By September 1980, the Government had decided that the Army would consist of five brigades. These brigades were extended to absorb on average two thirds of the 65 000 armed people available. By March 1981, 19 500 ZANLA/ZIPRA members had been absorbed into fifteen new battalions that were being formed at the rate of three per month. By this time, all the original APs were closed.41

Conditions for demobilisation included candidates’ willingness to undergo skills training during which they would be entitled to $185,00 per month over two years. Moreover, candidates were encouraged to form co-operatives and pool resources for projects, for which they could receive advances of aggregated pay as venture capital.

By the end of 1982, more than 25 000 soldiers had taken advantage of the demobilisation incentives. Many pitfalls remained that resulted in some persons remaining a burden on the state to this day. The initial phase of demobilisation was completed in June 1983, and the Directorate moved into ‘the second phase’, of providing further technical assistance, contracts and further training to established co-operatives. Documentation reflected that a total of 35 763 personnel had passed through the Department. Of these, 4 700 had taken up various scholarships and were in educational institutions; 2 900 were engaged in commercial programmes; 4 333 in self-reliance projects; 1 579 were self-employed; with 3 041 in formal employment and 19 160 still unemployed.42


Because candidates who have not been successfully demobilised are always a potential danger to the fabric of society, it is pertinent to identify those problems influencing the successful outcome of the demobilisation programme.

Former combatants who ventured on their own often lost thousands of dollars to unscrupulous dealers, as was revealed by cases brought to the attention of the Zimbabwe Industrial Advisory Service and the Institute of Business Development. In one case, demobilised soldiers paid $33 000 for a business that was valued at $15 000. In another, $77 000 was paid in cash for a business worth $12 000 with the seller leaving the country immediately after receiving payment. Soldiers bought businesses in locations that were so poor, that they were forced to abandon them thereafter. Buying insolvent businesses led to legal battles over inherited bad credit. Some contracts had stipulations that were so unreasonable that groups ended up losing everything they had invested. And in some cases members of co-operatives left to pursue other interests with those staying behind unable to meet their commitments.43

A variety of reasons can be cited for the failure of business ventures undertaken by demobilised soldiers. After the initial deposit, little capital remained as cash flow, resulting in serious viability problems. Accounting procedures were deficient or absent, illiteracy rates were high and there was a marked lack of business acumen and expertise. The Government was forced to intervene and to revise the initial programme through its Department of Co-operatives. The department started to implement probationary periods and undertook viability surveys of projects, before any payment in respect of such projects was made. Courses were offered on management and consultancy, with an extra $4 million set aside as an emergency fund to rescue ailing projects. Projects were further co-ordinated by two private consulting companies.44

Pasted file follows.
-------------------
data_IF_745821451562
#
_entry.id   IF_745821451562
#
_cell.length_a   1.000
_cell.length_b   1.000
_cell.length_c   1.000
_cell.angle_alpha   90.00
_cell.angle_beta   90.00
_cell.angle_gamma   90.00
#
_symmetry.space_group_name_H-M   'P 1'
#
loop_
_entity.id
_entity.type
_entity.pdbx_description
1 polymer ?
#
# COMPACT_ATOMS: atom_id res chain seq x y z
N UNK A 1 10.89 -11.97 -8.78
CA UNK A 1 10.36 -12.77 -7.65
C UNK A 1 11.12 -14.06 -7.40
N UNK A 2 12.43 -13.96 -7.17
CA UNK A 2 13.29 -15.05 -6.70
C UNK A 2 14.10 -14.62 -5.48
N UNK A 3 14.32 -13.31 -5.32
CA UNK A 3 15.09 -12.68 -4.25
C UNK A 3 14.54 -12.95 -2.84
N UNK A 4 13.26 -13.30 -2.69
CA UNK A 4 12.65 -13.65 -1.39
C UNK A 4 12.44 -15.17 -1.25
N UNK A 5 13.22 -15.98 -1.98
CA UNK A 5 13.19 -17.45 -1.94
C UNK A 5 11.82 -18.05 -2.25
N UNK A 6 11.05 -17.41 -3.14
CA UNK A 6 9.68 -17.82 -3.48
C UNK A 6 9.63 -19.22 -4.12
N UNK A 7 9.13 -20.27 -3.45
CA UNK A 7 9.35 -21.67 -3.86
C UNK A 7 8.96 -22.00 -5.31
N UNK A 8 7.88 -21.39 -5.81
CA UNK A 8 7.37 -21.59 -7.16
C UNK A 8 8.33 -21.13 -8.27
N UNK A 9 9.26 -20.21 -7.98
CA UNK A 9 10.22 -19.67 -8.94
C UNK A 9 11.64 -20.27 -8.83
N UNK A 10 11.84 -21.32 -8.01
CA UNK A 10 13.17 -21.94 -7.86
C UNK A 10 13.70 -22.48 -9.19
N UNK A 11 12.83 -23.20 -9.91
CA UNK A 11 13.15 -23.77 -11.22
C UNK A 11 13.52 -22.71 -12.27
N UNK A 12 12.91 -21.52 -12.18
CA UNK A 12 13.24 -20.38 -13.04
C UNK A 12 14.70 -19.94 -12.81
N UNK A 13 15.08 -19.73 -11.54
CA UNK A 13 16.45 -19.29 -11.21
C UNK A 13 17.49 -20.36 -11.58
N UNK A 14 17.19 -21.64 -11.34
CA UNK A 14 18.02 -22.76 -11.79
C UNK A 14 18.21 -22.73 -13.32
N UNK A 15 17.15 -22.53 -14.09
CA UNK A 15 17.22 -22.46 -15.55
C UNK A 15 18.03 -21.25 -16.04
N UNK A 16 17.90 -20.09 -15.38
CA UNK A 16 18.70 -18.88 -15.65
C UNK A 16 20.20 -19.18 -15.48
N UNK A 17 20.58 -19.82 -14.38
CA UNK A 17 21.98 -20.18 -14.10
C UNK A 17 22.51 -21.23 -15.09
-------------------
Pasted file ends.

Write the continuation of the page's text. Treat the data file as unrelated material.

There were, however, numerous cases of successful co-operative ventures, each characterised by the fact that members already had the necessary expertise. These included the Ujamaa Co-operative in the rural bus sector, formed by former ZANLA transport department members with experience in the industry. Another successful venture was the Mtoko-Makaha mining co-operative, established on the recommendation of the Mining Commission, who had approached ZANU(PF) to identify a deserving group for which they would provide a guaranteed market.


The first serious problem with the integration process occurred towards the end of 1980. It had its origins in the 1963 division of nationalists along ethnic lines, and had already led to intermittent clashes between ZAPU and ZANU(PF) cadres in camps both outside and inside the country, especially in the period preceding the cease-fire of late 1979. These clashes were rooted in tribal party political differences, a division that was mirrored in Zimbabwean society and confirmed by the election results of March 1980.

Internal difficulties were exacerbated by external pressures. As Moorcraft asserted, "from July 1980, Pretoria served up its spiciest and most varied destabilising menu: economic pressures, building up in 1981 and 1982; support for dissidents; selective assassinations; sabotage and propaganda - but generally stopped short of direct military intervention. The position was worsened by fifth column white agents and sympathetic businessmen in Zimbabwe."45

The first faction fight started with an altercation between ZANLA and ZIPRA elements while drinking outside a camp on 30 October 1980. It was followed by another major confrontation at Entumbane between 9 and 11 November 1980. These were diffused by the respective senior commanders who rushed in and separated the perpetrators. However, a more serious development threatened the integration process when ‘Entumbane II’ erupted on 7 February 1981. For one week, three of the nine integrated battalions disintegrated in faction fighting.46 At Ntabayezinduna, Glenville and Conemara, infantry battalions were apparently bent on self-destruction. In a supreme irony, elements of the former army and air force were called in to subdue these elements. On 11 February 1981, another contingent was surrounded by ZIPRA elements, resulting in mortar fire, and fighting for sixteen hours until relief came in the form of an armoured column. The Ministry of Defence closed the city of Bulawayo on 14 February, resulting in economic losses of over a million dollars. The Confederation of Zimbabwe Industries supported the move, however, as it ensured the safety of the city’s inhabitants. The Prime Minister and Minister of Defence lamented in Parliament that "developments were a setback to the integration of forces." However, they remained resolute and refused to consider suggestions to establish tribal battalions as a solution.47